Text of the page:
I must admit that as a digital learner I am far from native…the name of my blog really does mean something!
However, I cannot imagine how I ever managed without the easy access of social media as a tool for professional development and a guide for teaching and learning.In this post I will discuss professional social media within the context of how it can help me to meet the criteria required of an “experienced teacher.”( http://www.nzei.org.nz/documents/email/PTCA-Schedule-3-Prof-Standards.pdf)
As an experienced teacher I am called on to support and provide effective assistance to colleagues in improving teaching and learning.
I contribute most frequently to a closed Facebook group,NZ Teachers (Primary) and see this as an extension of the mentoring role I might undertake within a physical community.I have to admit I tend towards the passive user. I read widely and put much of what I read into practice, but I have found the process of contributing quite daunting.
Experienced teachers continually evaluate and reflect on their teaching and act on areas where it can be improved:
The blog posts of fellow educators have proven to be an amazing pãtaka of treasures. By reading them I can stay in touch not just with modern pedagogy, but with reflections on use in practice. I find those of fellow Kiwis particularly relevant as we tackle similar issues within our particular community.They speak ” kiwish” in terms of experiences. They also respond in a timely and reflective way to current issues, such as the response to a recent news item found here: http://learningonpurpose.blogspot.co.nz/2015/10/itsnotaboutthebuildings.html?m=1 Such posts inspire readers to consider their own responses to media reports.
Another key feature of social networking is the ability to communicate with educators from other sectors of the wider educational community. I have learnt much which is relevant to my own practice through https://stevemouldey.wordpress.com/2015/10/16/agency-and-ownership/ In days gone by, there was little opportunity to find common ground between sectors of the teaching community, indeed we viewed each other with some suspicion.
Experienced teachers demonstrate a commitment to their own on-going learning:
Professional blogs, such as http://community.mindsetworks.com/newsletter, have been invaluable to me as I have moved through my Mindlab journey.They have allowed me to gain professional knowledge from educators physically distant from little old N.Z. Professional communities such as http://www.vln.school.nz/ provide what may be described as ” a participatory system that enables educators to engage in an informal kind of professional learning.” (Melhuish Spencer, 2014)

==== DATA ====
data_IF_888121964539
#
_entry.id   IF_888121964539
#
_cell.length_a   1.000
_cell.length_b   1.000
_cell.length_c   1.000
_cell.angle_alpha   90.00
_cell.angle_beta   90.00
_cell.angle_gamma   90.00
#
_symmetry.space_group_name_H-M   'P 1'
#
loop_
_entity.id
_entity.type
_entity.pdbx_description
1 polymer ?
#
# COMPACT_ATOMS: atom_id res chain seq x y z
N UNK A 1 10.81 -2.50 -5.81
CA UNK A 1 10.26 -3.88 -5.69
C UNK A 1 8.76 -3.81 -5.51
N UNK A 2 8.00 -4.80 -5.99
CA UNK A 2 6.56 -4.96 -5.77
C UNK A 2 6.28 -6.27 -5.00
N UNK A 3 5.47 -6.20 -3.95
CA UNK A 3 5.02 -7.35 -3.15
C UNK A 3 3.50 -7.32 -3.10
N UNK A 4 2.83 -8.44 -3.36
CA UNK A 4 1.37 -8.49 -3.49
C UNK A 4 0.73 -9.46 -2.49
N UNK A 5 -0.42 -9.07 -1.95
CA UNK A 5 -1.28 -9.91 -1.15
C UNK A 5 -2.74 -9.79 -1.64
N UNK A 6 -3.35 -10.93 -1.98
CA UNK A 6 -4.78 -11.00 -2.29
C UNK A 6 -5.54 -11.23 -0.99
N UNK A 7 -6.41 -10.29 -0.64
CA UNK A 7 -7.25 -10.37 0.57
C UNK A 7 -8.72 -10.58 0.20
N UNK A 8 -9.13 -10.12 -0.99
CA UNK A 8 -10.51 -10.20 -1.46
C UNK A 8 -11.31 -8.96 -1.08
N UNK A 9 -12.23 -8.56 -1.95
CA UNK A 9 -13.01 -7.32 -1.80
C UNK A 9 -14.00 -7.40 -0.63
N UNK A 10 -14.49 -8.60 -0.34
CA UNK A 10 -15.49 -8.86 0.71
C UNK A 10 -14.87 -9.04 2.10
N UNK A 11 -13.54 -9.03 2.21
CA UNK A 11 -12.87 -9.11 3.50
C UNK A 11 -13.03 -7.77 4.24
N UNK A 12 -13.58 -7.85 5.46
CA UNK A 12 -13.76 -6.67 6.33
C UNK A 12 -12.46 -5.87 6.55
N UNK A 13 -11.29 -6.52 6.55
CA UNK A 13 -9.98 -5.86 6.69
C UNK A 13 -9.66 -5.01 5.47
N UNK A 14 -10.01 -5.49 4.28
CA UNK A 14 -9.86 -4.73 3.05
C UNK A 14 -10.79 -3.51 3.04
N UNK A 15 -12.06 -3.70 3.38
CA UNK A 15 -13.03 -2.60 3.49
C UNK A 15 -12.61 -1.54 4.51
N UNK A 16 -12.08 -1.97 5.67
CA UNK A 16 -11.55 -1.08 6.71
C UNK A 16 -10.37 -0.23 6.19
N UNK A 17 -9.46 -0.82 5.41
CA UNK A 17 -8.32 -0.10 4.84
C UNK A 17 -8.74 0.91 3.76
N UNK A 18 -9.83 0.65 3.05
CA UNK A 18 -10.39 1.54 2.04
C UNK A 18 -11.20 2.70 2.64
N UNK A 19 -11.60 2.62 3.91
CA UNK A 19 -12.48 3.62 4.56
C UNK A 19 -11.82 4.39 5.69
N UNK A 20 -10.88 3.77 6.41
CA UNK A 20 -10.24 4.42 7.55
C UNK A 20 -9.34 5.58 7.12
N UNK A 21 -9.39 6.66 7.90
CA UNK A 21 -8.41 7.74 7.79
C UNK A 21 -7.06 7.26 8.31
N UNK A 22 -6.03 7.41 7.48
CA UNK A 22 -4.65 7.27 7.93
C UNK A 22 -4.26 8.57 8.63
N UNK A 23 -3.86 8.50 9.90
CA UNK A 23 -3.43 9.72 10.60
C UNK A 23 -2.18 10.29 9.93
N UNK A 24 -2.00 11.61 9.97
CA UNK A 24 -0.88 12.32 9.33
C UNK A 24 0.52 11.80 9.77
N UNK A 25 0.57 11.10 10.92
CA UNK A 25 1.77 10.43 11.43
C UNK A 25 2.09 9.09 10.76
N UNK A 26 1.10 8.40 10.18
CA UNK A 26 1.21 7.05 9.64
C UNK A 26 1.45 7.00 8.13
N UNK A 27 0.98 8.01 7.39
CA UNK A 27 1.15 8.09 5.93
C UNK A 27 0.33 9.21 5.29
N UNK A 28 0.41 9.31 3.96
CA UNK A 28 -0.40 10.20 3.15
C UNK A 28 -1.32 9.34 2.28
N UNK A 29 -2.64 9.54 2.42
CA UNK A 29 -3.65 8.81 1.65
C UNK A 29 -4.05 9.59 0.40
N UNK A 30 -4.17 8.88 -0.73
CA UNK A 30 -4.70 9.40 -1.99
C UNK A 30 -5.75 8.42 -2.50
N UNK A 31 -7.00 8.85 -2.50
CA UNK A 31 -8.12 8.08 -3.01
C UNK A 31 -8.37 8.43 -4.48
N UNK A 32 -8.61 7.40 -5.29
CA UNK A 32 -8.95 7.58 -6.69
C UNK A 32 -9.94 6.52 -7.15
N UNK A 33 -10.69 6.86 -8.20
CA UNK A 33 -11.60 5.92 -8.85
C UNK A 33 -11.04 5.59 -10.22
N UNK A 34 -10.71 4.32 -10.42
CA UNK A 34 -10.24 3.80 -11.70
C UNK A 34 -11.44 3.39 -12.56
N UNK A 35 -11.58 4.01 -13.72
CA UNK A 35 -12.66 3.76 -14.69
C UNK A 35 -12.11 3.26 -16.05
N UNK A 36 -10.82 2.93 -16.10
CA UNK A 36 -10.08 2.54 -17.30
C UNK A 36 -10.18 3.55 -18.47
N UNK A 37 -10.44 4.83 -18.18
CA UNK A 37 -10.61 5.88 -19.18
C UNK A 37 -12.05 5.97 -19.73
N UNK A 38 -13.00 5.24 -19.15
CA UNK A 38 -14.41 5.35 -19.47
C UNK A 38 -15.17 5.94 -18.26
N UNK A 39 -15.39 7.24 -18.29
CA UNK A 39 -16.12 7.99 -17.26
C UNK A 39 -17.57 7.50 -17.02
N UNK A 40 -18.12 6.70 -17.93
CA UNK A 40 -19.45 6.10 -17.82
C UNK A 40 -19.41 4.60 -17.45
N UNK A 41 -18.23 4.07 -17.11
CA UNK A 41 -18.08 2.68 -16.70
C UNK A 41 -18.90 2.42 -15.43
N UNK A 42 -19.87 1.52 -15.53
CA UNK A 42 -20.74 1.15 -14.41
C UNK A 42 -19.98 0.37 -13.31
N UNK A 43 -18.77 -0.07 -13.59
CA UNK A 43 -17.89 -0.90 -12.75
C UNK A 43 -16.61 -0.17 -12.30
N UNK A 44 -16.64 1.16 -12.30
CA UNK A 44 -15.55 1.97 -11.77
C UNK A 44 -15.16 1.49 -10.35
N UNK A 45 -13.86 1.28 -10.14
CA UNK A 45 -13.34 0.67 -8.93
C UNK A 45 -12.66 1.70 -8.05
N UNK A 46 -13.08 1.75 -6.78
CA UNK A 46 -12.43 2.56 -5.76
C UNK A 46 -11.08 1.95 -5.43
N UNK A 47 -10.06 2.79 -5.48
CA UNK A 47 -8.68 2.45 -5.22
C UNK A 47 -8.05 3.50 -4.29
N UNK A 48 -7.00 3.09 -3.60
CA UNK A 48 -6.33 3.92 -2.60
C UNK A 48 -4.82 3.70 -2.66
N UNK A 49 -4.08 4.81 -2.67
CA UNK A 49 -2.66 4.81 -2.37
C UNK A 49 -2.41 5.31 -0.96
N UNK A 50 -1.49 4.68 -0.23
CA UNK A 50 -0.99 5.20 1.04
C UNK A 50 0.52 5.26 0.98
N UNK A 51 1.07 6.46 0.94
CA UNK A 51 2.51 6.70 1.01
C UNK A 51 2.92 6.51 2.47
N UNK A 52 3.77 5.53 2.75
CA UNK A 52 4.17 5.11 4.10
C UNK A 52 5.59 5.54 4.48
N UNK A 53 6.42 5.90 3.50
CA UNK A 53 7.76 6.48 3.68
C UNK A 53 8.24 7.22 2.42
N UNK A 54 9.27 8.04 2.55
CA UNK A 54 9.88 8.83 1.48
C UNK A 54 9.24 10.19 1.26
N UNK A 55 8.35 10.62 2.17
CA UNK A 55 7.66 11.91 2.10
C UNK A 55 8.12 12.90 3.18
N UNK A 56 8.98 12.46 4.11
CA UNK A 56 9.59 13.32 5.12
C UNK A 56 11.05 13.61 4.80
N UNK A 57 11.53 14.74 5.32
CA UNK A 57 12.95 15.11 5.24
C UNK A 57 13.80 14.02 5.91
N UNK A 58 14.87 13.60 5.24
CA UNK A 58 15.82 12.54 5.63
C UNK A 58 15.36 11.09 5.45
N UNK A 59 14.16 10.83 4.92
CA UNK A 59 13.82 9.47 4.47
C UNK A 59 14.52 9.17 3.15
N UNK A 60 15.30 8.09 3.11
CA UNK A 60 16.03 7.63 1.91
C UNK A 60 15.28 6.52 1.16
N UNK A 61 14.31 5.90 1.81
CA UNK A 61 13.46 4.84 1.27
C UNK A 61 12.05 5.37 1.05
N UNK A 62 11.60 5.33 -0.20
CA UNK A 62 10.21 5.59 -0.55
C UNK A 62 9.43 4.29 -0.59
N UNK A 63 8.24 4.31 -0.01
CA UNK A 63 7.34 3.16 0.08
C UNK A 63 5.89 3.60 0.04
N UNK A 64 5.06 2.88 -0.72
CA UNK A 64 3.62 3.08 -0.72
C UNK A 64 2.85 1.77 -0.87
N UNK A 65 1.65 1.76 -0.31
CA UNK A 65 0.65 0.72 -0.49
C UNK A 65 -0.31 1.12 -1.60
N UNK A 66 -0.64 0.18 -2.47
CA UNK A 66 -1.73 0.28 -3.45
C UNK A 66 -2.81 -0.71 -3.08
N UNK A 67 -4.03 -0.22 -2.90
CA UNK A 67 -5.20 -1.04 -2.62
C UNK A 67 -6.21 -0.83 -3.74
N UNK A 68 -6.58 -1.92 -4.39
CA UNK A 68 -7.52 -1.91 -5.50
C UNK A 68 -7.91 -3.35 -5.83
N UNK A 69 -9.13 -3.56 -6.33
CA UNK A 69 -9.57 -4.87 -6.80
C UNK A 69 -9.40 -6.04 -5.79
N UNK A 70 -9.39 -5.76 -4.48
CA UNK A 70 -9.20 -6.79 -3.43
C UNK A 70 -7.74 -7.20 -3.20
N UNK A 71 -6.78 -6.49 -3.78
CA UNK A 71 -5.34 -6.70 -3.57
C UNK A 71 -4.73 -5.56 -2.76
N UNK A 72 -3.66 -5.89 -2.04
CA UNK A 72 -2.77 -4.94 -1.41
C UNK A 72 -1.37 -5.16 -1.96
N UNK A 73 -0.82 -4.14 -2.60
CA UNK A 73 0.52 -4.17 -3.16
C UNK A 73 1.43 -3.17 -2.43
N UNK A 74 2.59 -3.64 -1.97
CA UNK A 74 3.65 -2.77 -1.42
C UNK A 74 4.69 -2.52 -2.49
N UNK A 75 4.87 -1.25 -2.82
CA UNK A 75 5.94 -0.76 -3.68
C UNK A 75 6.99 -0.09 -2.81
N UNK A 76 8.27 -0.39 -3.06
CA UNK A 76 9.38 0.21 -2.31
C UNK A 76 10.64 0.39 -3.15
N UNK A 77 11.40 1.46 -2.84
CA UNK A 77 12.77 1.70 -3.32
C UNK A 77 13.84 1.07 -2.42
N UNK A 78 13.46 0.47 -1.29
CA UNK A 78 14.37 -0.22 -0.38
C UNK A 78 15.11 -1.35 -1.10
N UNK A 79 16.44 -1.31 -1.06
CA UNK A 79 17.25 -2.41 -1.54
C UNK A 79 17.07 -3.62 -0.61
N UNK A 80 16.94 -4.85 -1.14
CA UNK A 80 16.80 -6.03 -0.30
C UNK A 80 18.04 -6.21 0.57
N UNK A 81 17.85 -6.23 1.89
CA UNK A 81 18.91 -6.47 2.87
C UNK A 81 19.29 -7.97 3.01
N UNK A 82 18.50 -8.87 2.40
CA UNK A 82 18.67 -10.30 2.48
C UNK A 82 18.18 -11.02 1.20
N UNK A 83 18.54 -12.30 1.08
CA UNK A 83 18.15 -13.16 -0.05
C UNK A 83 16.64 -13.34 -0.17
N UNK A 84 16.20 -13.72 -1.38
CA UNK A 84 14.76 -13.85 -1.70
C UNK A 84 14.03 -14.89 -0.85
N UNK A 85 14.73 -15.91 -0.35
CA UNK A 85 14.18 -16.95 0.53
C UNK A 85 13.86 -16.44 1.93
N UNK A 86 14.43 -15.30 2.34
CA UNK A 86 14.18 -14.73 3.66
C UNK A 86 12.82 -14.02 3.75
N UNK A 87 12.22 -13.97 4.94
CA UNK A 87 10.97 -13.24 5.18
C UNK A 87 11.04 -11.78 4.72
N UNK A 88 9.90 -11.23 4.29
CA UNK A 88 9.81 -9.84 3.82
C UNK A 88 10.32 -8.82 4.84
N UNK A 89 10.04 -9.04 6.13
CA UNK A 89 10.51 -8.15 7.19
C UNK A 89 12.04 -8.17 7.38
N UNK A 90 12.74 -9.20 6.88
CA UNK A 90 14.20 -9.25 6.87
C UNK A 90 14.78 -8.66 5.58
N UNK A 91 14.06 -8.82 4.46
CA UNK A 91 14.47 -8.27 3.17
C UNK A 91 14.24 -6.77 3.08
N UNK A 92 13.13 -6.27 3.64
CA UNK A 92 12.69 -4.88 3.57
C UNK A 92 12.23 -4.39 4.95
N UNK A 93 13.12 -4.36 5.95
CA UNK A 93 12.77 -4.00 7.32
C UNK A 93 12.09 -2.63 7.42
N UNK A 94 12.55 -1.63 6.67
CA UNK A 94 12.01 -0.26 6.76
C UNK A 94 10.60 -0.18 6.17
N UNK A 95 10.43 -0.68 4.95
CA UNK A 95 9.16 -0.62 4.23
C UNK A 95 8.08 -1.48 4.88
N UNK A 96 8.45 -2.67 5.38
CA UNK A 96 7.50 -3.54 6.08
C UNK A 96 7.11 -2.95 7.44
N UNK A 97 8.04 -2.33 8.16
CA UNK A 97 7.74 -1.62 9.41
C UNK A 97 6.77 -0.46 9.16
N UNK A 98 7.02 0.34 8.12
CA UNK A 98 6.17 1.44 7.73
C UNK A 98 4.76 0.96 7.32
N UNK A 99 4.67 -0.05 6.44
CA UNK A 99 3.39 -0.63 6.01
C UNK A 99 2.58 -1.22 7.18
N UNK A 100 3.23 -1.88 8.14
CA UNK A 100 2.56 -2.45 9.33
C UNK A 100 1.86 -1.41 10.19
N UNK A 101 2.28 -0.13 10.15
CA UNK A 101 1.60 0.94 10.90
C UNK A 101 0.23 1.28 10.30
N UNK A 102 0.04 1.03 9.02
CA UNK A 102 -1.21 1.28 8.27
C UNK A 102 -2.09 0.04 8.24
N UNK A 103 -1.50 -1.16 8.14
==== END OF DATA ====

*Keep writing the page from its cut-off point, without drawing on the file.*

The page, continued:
Experienced teachers successfully organise aspects of programmes within the school to promote teaching and learning.
Within my own community, our connections through Google+ are probably the most used. We plan collaboratively and feed back/forwards as we work.This allows us to contribute more efficiently than we sometimes are able to face-to-face. Older (slower?) brains such as mine value the reflective and adaptive quality of this form of communication.
Experienced teachers effectively manage challenging learning environments:
My next challenge is to extend the use of social networks into my own community of learners.Thus far, this has been limited to the use of Blendspace (https://www.tes.com/lessons/index ) as an interactive community. This is a bit of a ‘cowardly custard’ response to integrating social media… quite controlled. I need to follow the lead of colleagues who have now started class blogs. I also intend to look at the use of Google Docs for collaborative learning. I can see particular relevance in shared writing and in forming questions for inquiry learning. It really is a way to provide an equitable platform for all learners, regardless of confidence in oral discussions, to contribute successfully. Melhuish Spencer provides a good reminder of inclusive practice- what she describes as asking,”Who’s not in the room?” when managing social networks.This pertains to other educators as much as to students.(Melhuish Spencer, 2014)
Experienced teachers demonstrate highly effective communication skills when interacting with students, colleagues and families/whanau:
What I need to do is to look into issues such as digital citizenship and internet protocol whilst beginning conversations with the wider community, particularly parents, in order to facilitate this. I like what Karen Melhuish Spencer reminds us about the power we have and the power we give- I need to think about the balance I am willing to offer to my learners. I have a responsibility for helping them not to navigate the technicalities of the tool, but to think about how, when and why they use it and how this impacts on others. (Melhuish Spencer, 2015)
Finally, experienced teachers demonstrate a high level of commitment to student welfare.
“Students need to learn how to be a part of our society. And increasingly, that society is technologically mediated. As a result, excluding technology from the classroom makes little sense; it produces an unnecessary disconnect between school and contemporary life.” (Boyd,2015 )
Boyd, D. (2015, May 7). Are we training our students to be robots? Retrieved from http://www.zephoria.org/thoughts/
Melhuish Spencer, K. (2014, May 30). Can social network sites support effective professional learning? Retrieved from http://karenmelhuishspencer.com/2014/05/30/can-social-network-sites-support-effective-professional-learning/
Melhuish Spencer, K. (2014, October 30). 7 characteristics of a true connected educator. Retrieved from http://blog.core-ed.org/blog/2014/10/7-characteristics-of-a-true-connected-educator.html
Melhuish Spencer, K. (2015, June 7). Voice and choice:growing great citizens for a connected world. Retrieved from http://karenmelhuishspencer.com/2015/06/07/voice-and-choice-growing-great-citizens-for-a-connected-world/